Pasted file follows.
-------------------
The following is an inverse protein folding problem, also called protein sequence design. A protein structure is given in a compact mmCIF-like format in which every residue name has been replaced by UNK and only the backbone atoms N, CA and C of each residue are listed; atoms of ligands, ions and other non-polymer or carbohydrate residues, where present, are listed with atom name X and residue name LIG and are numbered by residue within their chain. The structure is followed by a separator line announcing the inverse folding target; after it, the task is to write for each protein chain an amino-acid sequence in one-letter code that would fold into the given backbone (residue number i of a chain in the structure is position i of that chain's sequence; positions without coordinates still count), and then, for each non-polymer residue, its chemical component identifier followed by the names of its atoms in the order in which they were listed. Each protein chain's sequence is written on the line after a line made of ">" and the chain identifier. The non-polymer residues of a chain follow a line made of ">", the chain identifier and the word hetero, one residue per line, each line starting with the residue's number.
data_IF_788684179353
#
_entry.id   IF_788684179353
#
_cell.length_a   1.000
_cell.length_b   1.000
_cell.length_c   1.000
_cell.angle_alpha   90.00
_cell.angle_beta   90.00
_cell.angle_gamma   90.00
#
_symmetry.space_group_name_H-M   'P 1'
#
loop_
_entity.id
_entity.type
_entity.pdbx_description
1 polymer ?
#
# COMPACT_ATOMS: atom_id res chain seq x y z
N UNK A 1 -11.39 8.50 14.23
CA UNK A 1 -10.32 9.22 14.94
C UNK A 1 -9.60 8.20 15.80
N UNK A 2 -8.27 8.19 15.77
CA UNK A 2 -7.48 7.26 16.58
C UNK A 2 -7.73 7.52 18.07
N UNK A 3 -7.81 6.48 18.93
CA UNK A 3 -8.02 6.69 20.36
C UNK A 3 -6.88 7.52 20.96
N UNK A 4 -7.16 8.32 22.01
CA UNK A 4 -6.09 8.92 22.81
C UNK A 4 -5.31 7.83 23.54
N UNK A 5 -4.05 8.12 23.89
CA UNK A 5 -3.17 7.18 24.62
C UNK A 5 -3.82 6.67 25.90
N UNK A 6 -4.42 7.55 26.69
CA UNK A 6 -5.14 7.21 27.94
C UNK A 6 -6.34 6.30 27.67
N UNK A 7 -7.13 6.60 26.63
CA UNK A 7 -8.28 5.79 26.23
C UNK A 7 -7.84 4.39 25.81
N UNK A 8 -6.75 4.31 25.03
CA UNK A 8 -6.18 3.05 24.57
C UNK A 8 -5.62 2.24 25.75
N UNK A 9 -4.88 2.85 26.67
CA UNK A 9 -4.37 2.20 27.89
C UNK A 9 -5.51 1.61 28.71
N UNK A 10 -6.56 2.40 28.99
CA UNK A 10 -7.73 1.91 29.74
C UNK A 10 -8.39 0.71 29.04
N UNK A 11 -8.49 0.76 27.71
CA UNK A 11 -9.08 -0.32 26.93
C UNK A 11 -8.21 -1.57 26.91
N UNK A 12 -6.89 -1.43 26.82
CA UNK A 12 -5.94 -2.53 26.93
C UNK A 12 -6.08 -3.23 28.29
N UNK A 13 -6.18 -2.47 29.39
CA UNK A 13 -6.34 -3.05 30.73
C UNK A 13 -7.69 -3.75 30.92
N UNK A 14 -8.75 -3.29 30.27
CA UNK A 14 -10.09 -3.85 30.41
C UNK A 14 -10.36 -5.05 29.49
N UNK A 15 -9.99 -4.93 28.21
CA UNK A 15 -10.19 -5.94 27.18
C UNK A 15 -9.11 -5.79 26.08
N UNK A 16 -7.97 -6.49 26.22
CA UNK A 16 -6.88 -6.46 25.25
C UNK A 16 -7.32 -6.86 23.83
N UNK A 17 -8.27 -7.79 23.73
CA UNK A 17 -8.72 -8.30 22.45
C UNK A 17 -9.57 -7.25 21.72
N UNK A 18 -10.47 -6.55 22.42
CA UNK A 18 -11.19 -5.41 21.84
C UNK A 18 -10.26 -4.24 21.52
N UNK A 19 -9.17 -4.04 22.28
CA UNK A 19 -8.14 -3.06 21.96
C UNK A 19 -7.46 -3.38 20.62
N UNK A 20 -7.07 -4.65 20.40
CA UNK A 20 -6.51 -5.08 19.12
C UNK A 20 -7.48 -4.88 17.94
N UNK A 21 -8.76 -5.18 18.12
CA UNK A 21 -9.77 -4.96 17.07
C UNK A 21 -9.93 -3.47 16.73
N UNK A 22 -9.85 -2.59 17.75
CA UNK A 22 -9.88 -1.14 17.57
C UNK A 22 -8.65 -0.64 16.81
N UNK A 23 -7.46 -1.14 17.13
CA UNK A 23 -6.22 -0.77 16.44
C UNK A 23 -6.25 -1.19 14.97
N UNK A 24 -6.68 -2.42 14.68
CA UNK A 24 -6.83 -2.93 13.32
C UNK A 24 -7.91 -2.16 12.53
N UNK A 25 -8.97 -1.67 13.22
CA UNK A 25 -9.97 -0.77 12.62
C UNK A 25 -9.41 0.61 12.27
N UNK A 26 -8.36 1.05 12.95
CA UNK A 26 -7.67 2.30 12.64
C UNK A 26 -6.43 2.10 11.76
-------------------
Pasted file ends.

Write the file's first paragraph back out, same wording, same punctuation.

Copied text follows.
The following is an inverse protein folding problem, also called protein sequence design. A protein structure is given in a compact mmCIF-like format in which every residue name has been replaced by UNK and only the backbone atoms N, CA and C of each residue are listed; atoms of ligands, ions and other non-polymer or carbohydrate residues, where present, are listed with atom name X and residue name LIG and are numbered by residue within their chain. The structure is followed by a separator line announcing the inverse folding target; after it, the task is to write for each protein chain an amino-acid sequence in one-letter code that would fold into the given backbone (residue number i of a chain in the structure is position i of that chain's sequence; positions without coordinates still count), and then, for each non-polymer residue, its chemical component identifier followed by the names of its atoms in the order in which they were listed. Each protein chain's sequence is written on the line after a line made of ">" and the chain identifier. The non-polymer residues of a chain follow a line made of ">", the chain identifier and the word hetero, one residue per line, each line starting with the residue's number.